• Facebook - White Circle

920.729.4300

info@pheifer.com

CONTACT US

599 Bondow Drive

Neenah, WI 54956

An Equal Opportunity Employer

© 2023 by Pheifer Brothers Construction Company, Inc.

2019 ToolBox Talks

WEEK OF 12/16/19

PREVENTING EQUIPMENT DAMAGE

The goal of operating safely is firstly to protect life and secondary is protecting property. The construction industry can not only be hazardous to workers, but equipment damage incidents can be frequent and costly...

WEEK OF 12/9/19

ERGONOMICS/STRETCHING

Strains, sprains, and tears are the most common types of workplace injuries every year. There were 420,870 of these cases requiring days away from work in 2014 according to the Bureau of Labor Statistics...

WEEK OF 12/2/19

FALL PROTECTION

Falls are a leading cause of serious injuries and fatalities that occur in the workplace. According to statistics published the Bureau of Labor Statistics, 887 workers died as a result of a fall in 2017. The construction industry in particular experiences a large number of these fatalities from falls....

WEEK OF 11/25/19

HEAVY EQUIPMENT OPERATIONS

Heavy equipment is used on many different kinds of work sites all around the world. This equipment is very effective for the job it was designed to do, but it can also be very hazardous...

WEEK OF 11/18/19

ELECTRICAL SAFETY

Electrical outlets aren’t always available in the exact location where they are needed. When the need for electricity is temporary, extension cords can be a quick way to supply the necessary power to get a job done...

WEEK OF 11/11/19

SLIPS, TRIPS AND FALLS

We have all experienced slipping, tripping, stumbling or falling. Usually the only result is that you feel silly, embarrassed, and perhaps got a scrape or bruise. But falls kill 1,200 people at work a year. They are the biggest cause of accidental death in the workplace...

WEEK OF 11/4/19

FALLING OBJECTS

Being Struck by Falling Objects is a leading source of construction fatalities. Even a small object falling from a height can cause serious or fatal injuries...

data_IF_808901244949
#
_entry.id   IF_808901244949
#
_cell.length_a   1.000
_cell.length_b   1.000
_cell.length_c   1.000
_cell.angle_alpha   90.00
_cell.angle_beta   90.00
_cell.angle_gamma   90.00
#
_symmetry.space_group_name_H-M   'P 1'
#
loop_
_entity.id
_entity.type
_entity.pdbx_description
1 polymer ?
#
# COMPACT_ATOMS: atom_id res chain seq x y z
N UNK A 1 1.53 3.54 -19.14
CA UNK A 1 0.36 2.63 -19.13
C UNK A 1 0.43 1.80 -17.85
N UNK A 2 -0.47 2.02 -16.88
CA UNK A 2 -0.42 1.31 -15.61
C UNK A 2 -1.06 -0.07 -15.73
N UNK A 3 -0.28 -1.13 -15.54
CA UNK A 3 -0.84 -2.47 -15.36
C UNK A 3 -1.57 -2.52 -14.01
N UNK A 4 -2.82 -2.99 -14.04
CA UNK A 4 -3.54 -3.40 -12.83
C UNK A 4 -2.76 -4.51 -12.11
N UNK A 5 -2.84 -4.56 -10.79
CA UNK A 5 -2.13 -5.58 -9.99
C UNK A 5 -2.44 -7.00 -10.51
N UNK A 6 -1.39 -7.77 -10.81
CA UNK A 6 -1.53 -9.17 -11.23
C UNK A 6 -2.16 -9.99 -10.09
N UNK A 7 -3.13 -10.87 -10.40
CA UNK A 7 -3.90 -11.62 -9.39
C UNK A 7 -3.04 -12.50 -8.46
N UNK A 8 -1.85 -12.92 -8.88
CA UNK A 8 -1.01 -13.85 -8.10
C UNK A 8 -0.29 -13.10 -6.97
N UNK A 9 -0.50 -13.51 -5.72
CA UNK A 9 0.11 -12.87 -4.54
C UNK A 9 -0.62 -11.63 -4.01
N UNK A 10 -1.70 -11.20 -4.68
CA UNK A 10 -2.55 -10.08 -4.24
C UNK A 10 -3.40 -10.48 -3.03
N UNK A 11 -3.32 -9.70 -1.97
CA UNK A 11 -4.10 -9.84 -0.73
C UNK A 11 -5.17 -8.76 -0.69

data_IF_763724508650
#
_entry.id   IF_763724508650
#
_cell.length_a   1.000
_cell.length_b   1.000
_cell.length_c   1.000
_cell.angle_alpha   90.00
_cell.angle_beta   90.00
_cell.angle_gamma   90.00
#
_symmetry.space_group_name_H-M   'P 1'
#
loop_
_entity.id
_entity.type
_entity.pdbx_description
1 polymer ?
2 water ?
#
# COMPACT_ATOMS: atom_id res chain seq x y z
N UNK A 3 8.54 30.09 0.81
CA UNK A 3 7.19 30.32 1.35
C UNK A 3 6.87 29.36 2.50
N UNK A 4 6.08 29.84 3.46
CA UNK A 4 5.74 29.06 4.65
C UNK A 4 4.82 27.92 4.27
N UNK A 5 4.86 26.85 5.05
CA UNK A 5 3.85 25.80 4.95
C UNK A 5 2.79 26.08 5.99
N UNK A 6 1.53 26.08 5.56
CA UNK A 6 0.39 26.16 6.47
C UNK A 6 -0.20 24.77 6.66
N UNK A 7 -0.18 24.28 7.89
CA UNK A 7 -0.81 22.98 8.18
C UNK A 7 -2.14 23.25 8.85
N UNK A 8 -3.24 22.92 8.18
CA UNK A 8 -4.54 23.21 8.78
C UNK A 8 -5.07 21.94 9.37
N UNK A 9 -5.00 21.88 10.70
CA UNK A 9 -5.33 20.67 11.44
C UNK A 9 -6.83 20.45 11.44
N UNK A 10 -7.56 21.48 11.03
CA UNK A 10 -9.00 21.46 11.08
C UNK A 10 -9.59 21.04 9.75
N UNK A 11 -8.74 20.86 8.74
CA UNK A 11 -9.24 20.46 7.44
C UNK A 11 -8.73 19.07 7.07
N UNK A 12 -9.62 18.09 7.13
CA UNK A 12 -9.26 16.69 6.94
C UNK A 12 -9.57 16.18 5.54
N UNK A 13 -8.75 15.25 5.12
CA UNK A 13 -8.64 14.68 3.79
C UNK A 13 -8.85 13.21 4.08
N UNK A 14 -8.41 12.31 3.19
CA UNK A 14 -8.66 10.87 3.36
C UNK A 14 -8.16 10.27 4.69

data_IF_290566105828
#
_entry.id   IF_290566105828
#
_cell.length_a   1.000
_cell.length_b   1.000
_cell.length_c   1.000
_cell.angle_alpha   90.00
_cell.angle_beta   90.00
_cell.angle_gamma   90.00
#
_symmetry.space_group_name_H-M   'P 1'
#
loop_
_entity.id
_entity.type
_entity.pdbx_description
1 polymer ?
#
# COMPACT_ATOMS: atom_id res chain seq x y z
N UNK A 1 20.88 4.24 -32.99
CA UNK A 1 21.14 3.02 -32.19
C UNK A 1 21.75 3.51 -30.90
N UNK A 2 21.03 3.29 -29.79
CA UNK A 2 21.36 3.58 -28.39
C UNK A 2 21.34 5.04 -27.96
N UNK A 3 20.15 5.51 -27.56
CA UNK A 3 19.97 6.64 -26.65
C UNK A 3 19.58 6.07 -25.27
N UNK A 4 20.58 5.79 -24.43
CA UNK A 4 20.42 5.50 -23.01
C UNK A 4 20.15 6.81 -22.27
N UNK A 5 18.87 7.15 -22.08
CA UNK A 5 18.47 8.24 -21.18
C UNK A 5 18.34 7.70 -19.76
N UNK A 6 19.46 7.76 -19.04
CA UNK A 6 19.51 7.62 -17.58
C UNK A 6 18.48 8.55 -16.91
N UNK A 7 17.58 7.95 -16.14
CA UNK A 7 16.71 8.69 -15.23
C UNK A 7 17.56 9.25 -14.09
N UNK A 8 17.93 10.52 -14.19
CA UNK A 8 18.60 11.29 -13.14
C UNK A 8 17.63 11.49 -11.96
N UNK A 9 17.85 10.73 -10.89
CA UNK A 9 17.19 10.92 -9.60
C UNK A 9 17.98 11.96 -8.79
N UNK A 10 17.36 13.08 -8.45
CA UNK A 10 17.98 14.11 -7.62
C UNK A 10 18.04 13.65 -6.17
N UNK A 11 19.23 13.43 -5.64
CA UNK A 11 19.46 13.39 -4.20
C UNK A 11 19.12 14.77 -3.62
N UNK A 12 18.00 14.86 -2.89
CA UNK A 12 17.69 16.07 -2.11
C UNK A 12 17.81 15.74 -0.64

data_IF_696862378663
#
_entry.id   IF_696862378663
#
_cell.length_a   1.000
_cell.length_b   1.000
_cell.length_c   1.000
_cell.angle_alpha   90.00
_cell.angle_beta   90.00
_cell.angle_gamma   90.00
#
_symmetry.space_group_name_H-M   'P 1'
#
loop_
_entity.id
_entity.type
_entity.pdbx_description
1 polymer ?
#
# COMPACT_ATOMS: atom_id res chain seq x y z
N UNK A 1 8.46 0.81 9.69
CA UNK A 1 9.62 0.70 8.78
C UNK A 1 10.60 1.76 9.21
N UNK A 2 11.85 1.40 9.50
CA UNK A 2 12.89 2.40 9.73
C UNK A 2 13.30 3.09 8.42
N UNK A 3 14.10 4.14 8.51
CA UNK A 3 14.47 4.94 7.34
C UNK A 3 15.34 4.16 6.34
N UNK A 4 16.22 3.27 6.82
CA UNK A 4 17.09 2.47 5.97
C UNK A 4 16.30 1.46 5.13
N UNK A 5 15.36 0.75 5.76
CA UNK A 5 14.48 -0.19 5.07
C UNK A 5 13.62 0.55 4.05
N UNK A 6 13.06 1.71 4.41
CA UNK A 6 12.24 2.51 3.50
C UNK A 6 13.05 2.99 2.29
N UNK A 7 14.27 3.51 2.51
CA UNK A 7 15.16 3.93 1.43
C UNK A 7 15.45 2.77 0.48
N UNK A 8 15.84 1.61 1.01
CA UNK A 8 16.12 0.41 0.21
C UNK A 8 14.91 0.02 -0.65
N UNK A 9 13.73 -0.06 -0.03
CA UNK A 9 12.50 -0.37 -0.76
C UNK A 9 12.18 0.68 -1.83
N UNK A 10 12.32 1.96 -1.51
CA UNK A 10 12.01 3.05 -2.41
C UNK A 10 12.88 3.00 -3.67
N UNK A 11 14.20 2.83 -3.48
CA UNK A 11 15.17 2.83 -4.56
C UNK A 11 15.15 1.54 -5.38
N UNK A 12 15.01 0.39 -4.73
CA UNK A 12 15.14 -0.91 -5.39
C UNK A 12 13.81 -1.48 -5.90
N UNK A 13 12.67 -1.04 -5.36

WEEK OF 10/28/19

HAZARD COMMUNICATION

OSHA’s hazard communication standard, also known as the “employee right-to-know” standard, is designed to help protect workers from the hazards of exposures to harmful chemicals...

WEEK OF 10/21/19

COLD STRESS

Cold temperatures and increased wind speed (wind chill) cause heat to leave the body more quickly, putting workers at risk of cold stress. Anyone working in the cold may be at risk, e.g., workers in freezers, outdoor agriculture and construction...

WEEK OF 10/14/19

FALL PROTECTION - LADDER SAFETY

Ryan was applying sheetrock mud to a wall and was standing on the top rung of a 12-foot ladder. He lost his balance, fell to the concrete floor, and landed on his head. He suffered a major head injury. Ladders are involved in many incidents like this, some of which are fatal. Your life literally can depend on knowing how to inspect, use and care for this tool...

WEEK OF 10/7/19

EMERGENCY ACTION PLAN

A construction site can be a difficult and dangerous place to work. A good emergency plan will help people take quick and effective action in the event of an emergency. It will help in easing the severity of the situation and limit the consequences...

WEEK OF 9/30/19

ELECTRICAL SAFETY

The hazards associated with electricity affect the majority of workplaces. Whether you are in general industry, construction, or even farming- electrical hazards are present. It is important to be able to recognize the electrical hazards around you and know how to mitigate them....

WEEK OF 9/23/19

SIGNALER SAFETY

The crane operator is ultimately responsible for all aspects of crane safety; however, he depends upon the qualified crane “signaler” to assist him by being the operator’s eyes and ears on the ground...

WEEK OF 9/16/19

PERSONAL PROTECTIVE EQUIPMENT

Personal Protective Equipment (PPE) is clothing or equipment designed to protect workers from physical hazards when on a worksite. PPE should only be considered as a last line of defense between a hazard and the worker. Attempts to control workplace risks and hazards should always be addressed first...

WEEK OF 9/9/19

SILICA DUST

Silica is found in many materials common on construction sites, including sand, concrete, rock, mortar, and brick. When workers cut, grind, abrasive blast, jackhammer or perform other tasks that disturb these materials, dust containing crystalline silica can be released into the air...

WEEK OF 9/2/19

CONCRETE POUR AND BLOWOUTS

Concrete mix and pour operations pose significant possible hazards to employees. Keep in mind, even the most basic of concrete worksites can be filled with safety hazards.

  1. Chemical burns

  2. Respiratory irritation, illness, or infection

  3. Injuries for improper lifting

  4. Form blowout

  5. Injuries from falling objects

  6. Falls from elevated platform

WEEK OF 8/26/19

HAND AND POWER TOOL SAFETY

Hand and power tools are a common part of our everyday lives and are present in nearly every industry. However, these simple tools can be hazardous and have the potential for causing severe injuries when used or maintained improperly. The employer is responsible for the safe condition of tools and equipment used by employees, but the employees have the responsibility for properly using and maintaining tools.